Both of us can do all the budgeting functions but they're broken down this way: I write and keep the budget up, DH balances the check book and does the taxes. We don't charge something unless there's cash in the account. We pay for groceries in cash. We don't carry debt. Each of us a bit of personal spending money to do with what we want. That pretty much keeps things running smoothly.

Guest's picture

As a financial therapist and money coach, I think it is vital for couples to know about each others money history and 'money type.' This emotional and psychological awareness actually leads to less friction when discussing family finances. Understanding the context of each others' beliefs, attitudes, and behaviors regarding money--often informed from messages we received from our families as children--helps each partner develop empathy for each other. It's this mutual understanding that helps the couple feel like a team rather than adversaries. I would offer that some of these early couple 'money dates' include an exploration and discussion about this. It's an incredibly valuable exercise.

Guest's picture

What a coincidence, today was about the money talk at kickdebtoff. As we were talking with my wife last evening about the subject, one thing that we obviously agreed was that money conversations will only work if you are in a relationship that fosters communication. If you cannot communicate freely with your spouse on other aspects of relationship, money talk will certainly be a challenge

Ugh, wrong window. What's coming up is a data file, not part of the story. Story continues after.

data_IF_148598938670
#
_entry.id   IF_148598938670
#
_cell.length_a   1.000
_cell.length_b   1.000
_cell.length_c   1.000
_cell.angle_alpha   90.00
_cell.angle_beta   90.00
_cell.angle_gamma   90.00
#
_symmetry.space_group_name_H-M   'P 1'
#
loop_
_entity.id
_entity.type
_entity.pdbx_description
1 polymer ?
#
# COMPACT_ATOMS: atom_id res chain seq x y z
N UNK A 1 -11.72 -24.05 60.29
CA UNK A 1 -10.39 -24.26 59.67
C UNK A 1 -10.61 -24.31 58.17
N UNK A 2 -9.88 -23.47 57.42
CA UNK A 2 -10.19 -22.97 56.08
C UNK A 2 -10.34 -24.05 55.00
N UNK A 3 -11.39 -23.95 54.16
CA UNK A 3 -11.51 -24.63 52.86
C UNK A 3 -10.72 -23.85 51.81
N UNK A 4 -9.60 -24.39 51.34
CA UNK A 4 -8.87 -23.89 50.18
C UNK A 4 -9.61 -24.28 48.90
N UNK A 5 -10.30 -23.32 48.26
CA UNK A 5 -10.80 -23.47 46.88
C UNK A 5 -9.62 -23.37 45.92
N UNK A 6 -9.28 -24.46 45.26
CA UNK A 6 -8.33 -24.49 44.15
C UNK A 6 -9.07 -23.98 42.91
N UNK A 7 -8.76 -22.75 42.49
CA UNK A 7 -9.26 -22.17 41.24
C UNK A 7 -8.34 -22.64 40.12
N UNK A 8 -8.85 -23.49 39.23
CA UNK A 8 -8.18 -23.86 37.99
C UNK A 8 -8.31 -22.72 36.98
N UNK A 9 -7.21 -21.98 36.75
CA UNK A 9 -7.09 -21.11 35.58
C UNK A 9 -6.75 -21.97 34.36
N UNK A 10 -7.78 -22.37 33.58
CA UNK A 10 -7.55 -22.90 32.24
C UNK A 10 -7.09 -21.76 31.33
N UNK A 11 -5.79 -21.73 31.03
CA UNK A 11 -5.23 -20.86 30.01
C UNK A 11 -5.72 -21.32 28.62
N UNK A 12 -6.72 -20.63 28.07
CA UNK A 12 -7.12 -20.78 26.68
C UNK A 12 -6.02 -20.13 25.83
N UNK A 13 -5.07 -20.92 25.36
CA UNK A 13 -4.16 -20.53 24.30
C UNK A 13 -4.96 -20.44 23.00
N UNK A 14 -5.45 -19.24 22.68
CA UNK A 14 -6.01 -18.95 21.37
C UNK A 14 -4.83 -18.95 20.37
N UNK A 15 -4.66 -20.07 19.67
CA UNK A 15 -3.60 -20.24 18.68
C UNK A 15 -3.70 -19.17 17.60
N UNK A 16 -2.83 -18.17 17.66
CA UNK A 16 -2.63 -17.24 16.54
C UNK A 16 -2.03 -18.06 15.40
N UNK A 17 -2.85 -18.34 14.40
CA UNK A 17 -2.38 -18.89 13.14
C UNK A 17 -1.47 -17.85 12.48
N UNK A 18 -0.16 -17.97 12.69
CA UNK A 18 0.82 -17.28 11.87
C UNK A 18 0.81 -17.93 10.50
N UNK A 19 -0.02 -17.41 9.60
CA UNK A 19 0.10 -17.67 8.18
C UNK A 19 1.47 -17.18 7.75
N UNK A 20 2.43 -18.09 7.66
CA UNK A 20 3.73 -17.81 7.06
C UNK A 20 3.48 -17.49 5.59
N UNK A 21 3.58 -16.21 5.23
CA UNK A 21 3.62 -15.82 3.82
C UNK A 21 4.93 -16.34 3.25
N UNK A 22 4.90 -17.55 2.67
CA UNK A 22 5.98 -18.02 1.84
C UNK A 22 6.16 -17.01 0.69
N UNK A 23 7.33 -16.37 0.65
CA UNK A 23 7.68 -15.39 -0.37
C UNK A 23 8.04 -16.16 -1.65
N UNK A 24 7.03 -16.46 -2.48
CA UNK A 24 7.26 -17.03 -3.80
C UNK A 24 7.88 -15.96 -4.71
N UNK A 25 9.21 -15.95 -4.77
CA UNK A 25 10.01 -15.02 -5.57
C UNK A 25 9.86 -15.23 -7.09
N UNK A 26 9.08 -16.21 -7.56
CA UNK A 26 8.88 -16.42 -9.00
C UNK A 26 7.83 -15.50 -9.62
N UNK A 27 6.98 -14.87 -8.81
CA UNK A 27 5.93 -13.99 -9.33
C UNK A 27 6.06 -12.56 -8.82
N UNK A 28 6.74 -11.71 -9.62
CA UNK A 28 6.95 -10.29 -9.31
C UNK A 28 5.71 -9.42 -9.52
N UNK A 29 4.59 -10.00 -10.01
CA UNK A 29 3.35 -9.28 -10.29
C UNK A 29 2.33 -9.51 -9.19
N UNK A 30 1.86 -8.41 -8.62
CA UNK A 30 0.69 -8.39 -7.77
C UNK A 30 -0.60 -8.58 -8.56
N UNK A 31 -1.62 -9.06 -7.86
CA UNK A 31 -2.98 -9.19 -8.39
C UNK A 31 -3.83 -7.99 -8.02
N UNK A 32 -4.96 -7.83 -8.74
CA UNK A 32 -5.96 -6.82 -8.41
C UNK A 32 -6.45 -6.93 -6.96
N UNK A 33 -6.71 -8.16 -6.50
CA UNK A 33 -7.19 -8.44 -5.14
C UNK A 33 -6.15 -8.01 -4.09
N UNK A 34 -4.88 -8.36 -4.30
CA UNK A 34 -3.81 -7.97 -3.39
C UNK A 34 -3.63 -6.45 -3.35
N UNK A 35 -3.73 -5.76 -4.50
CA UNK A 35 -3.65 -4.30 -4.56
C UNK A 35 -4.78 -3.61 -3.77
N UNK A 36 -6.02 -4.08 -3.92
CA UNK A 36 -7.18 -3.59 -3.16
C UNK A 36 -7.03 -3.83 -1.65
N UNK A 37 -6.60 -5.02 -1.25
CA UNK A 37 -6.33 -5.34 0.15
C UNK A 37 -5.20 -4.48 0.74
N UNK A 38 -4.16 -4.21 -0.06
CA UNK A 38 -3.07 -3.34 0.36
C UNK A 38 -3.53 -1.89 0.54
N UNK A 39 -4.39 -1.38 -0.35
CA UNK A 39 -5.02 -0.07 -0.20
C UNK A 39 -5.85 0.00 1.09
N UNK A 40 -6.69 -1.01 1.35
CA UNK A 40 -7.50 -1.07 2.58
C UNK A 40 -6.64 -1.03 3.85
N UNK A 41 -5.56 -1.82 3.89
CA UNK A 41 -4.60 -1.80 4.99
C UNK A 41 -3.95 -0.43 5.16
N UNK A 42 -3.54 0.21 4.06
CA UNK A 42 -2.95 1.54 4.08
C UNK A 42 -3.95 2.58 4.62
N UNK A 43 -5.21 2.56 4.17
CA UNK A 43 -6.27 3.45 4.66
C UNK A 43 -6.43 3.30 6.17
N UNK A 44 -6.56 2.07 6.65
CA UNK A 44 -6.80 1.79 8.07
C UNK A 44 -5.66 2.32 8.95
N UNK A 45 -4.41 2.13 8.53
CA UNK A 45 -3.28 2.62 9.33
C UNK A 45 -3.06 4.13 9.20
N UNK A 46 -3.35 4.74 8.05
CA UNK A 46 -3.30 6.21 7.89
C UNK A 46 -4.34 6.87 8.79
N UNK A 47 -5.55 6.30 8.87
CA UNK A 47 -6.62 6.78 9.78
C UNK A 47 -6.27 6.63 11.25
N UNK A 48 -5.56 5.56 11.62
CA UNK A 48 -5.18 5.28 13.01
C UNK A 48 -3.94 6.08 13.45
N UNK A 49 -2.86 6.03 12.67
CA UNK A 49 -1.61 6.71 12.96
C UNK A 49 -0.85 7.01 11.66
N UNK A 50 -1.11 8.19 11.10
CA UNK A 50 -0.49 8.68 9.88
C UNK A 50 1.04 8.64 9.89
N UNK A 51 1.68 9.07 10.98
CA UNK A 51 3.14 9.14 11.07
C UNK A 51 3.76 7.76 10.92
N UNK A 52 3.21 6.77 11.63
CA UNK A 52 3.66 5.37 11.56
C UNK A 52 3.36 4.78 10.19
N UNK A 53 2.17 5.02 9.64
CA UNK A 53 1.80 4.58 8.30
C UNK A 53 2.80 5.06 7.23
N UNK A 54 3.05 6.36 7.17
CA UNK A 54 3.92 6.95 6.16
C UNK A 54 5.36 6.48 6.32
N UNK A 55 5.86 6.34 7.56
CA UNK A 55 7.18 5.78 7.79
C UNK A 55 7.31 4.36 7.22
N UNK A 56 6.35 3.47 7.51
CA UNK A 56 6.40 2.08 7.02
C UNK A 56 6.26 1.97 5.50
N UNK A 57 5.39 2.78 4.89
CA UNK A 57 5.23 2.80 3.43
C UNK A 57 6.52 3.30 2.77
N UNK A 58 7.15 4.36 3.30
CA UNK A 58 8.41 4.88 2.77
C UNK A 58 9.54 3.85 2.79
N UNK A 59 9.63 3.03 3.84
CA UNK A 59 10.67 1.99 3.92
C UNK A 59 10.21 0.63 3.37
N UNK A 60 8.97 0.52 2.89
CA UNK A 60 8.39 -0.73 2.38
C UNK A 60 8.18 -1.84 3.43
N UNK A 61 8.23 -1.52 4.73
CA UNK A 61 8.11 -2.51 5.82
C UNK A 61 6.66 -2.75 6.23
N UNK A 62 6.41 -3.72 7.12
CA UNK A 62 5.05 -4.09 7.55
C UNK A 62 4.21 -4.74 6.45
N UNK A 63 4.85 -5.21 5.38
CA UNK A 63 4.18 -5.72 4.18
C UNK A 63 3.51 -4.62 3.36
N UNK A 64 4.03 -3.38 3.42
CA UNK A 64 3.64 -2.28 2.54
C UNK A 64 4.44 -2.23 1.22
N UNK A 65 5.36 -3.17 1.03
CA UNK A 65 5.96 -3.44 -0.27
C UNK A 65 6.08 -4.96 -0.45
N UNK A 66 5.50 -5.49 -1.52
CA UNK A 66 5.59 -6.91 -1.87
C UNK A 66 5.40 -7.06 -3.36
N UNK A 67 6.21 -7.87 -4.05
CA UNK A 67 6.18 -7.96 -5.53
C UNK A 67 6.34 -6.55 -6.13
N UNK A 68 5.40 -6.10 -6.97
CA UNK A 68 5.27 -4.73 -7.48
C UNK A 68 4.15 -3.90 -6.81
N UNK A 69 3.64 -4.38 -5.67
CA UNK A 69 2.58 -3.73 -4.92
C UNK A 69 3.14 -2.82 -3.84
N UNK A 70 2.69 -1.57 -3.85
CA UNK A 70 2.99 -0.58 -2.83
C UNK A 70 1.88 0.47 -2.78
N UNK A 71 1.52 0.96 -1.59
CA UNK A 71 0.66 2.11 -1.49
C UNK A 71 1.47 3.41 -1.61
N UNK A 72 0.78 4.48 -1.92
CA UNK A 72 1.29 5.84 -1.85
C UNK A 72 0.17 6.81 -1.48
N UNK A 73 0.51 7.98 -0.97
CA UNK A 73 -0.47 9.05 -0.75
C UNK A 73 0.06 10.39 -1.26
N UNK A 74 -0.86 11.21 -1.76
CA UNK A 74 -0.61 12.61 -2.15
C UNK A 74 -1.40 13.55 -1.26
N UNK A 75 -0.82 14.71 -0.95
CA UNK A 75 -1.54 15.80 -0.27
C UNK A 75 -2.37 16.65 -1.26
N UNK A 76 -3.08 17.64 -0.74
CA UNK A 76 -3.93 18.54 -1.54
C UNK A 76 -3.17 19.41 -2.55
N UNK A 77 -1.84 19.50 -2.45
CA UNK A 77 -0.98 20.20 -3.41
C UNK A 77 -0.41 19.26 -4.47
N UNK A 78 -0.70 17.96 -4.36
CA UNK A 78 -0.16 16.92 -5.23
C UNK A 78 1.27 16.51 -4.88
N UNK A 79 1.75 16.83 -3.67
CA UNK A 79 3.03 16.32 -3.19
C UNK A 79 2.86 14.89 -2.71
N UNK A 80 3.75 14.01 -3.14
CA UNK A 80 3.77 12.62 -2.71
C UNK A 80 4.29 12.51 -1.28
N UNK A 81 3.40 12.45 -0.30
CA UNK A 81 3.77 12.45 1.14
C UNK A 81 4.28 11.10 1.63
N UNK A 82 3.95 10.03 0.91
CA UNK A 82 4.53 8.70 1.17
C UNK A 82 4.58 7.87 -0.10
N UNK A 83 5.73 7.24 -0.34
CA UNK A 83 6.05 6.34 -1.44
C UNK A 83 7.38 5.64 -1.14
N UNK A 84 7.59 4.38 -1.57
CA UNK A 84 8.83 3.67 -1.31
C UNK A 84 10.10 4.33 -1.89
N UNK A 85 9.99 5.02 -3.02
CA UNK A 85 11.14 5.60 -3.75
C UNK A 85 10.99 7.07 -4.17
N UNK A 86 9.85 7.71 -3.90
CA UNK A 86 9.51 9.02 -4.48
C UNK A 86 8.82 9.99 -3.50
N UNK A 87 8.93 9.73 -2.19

Guest's picture

I think the most important thing is to talk about money and financial goals before getting married. Although it may be a touchy subject or be "boring", it's well worth a couple's time. I am really fortunate to be married to a man whose financial goals are in line with my own. Not everyone is so lucky. If you find yourself in a touch situation, it is important to talk things out with your spouse and you need to realize that it is okay to talk about money. It shouldn't be taboo in your relationship.

Guest's picture
Jack - CA London

Married people do better financially than singles, not because financially successful people get married, but because married people who behave as true financial partners do better financially.